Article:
TLDR: A high-functioning autism diagnosis does not excuse any of us from being responsible for ourselves or contributing to the world, even if some of that is more difficult for us.

[Question edited for consistency of spelling and concision.]

Responding to /Neurotribes/

I’ve just finished reading Steve Silberman’s Neurotribes. This book creates the first comprehensive history of autistics, linking us to our progression of diagnosis and treatment in the West and to other cultural groups including the disability activist movement (within autism, first dominated by parents and then taken up by ourselves) and electronics / computer / ham radio / internet and sci fi-fantasy fandoms (which gave us a home among other eccentrics — my husband and I have long called sci fi-fantasy fandom our “tribe”). The first third or so of the book hit me hard — it was difficult to get through — because of the misunderstanding and mistreatment of people on the spectrum (dehumanization, extermination, institutionalization).

The overall narrative moves from how we were defined by others, through the lens of pathology, to become defined in cooperation with others as well as by and for ourselves. Some of the writing is feel-good glib (too neatly concluded, too optimistically joined — he loves a hero narrative) and the author definitely takes sides on some of our internal controversies (sides I usually agree with, but sides nonetheless). For example, not everyone diagnosed with autism feels comfortable with its being understood as either a major filter for our perception / cognition or as the/a crucial dimension of our subjectivity / social identification.

Why does this matter? Because, by extension, not everyone diagnosed with autism wants to be part of a community of autistics or wants to belong to a cultural group identified with autism. Even those of us who do have our limits. Silberman seems to think that these are by default good things, empowering things — he has an extrovert’s bias. Community is always already positive, desirable, even to the point of nostalgic fantasies of autistics meeting in conventions and grokking one another, sleeping in public near one another, stimming together in hallways — I can’t tell you how uncomfortable these descriptions of communal experiences made me (head for the hills!).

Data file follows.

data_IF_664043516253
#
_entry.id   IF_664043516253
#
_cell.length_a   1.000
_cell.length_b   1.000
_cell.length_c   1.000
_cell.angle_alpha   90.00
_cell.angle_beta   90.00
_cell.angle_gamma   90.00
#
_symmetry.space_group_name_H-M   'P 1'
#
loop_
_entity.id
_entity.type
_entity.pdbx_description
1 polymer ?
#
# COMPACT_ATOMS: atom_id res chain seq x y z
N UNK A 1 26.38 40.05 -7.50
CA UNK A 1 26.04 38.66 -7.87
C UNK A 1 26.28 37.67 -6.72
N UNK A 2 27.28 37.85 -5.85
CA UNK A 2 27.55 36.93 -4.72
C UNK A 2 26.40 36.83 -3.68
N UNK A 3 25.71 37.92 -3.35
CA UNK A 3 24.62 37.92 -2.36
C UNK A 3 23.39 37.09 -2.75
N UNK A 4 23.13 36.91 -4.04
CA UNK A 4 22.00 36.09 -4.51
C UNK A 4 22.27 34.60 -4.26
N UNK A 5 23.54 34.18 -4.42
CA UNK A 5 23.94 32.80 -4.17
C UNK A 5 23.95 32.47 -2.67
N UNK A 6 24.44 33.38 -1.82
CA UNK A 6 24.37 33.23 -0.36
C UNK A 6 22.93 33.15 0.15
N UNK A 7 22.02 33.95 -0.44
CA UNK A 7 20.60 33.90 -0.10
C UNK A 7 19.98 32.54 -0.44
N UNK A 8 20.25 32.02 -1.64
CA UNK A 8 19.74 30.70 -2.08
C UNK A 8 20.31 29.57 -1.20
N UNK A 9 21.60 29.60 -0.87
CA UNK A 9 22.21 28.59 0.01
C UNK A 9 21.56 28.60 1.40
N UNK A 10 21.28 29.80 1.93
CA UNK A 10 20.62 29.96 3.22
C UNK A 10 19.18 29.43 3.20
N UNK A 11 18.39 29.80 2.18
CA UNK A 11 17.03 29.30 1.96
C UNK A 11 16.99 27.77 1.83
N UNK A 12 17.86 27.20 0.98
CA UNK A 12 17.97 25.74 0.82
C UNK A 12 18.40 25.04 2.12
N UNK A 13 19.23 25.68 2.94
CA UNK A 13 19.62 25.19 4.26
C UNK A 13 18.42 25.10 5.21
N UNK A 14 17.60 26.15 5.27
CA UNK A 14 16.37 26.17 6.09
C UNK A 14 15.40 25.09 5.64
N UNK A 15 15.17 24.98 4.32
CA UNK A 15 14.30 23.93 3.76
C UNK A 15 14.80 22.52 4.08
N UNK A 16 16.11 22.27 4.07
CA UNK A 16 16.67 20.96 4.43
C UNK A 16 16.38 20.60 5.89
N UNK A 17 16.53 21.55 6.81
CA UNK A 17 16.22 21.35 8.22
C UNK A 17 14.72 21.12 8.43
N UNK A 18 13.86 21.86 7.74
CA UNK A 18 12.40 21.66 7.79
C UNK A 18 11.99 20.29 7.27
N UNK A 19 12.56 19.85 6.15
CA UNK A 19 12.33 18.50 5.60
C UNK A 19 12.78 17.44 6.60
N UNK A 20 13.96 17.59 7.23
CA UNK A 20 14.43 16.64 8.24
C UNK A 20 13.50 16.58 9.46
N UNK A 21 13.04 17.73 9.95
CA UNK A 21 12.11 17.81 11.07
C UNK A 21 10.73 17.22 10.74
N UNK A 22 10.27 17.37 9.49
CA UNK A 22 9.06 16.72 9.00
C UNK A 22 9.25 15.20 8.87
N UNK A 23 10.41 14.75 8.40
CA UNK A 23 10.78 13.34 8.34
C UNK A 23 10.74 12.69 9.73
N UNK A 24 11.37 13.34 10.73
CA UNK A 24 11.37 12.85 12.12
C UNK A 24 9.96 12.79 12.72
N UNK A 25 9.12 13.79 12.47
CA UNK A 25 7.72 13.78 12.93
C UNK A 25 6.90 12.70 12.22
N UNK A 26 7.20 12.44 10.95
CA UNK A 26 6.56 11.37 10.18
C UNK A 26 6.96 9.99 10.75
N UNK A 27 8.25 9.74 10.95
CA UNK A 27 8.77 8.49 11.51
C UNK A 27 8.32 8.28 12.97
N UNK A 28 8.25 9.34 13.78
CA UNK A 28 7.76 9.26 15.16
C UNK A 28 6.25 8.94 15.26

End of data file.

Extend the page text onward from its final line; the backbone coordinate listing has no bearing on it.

Despite discomfort with the rather emotional and physically embodied models of community Silberman evokes, I spend hours each week giving anonymous advice online to other autistics and their loved ones and benefit from feeling a part of that community because it has helped me to understand and accept myself. At the same time, my son would rather not be part of the community, or even think of himself primarily as autistic, but pass as neurotypical because that helps him to feel unremarked and capable. Both can be decent options as long as the clinical label isn’t used to exclude, reduce, and deny (as it has too often in the past and sometimes continues to do in the present).

But Silberman also champions the cause of neurodiversity and its value to society. Although that is often reduced to its practical benefits (ala Temple Grandin), maybe that is a start to others accepting that humanity benefits when we broaden our sense of who matters (all of us) and how we ought to treat them (with kindness and inclusion). For this and for the comprehensive history of autistics told here for the first time, this is truly a valuable book, one that expands our potential for understanding difference along a different vector than we usually think of and are more familiar with as a general society or as academics (race, gender, class, sexuality, religion, etc.).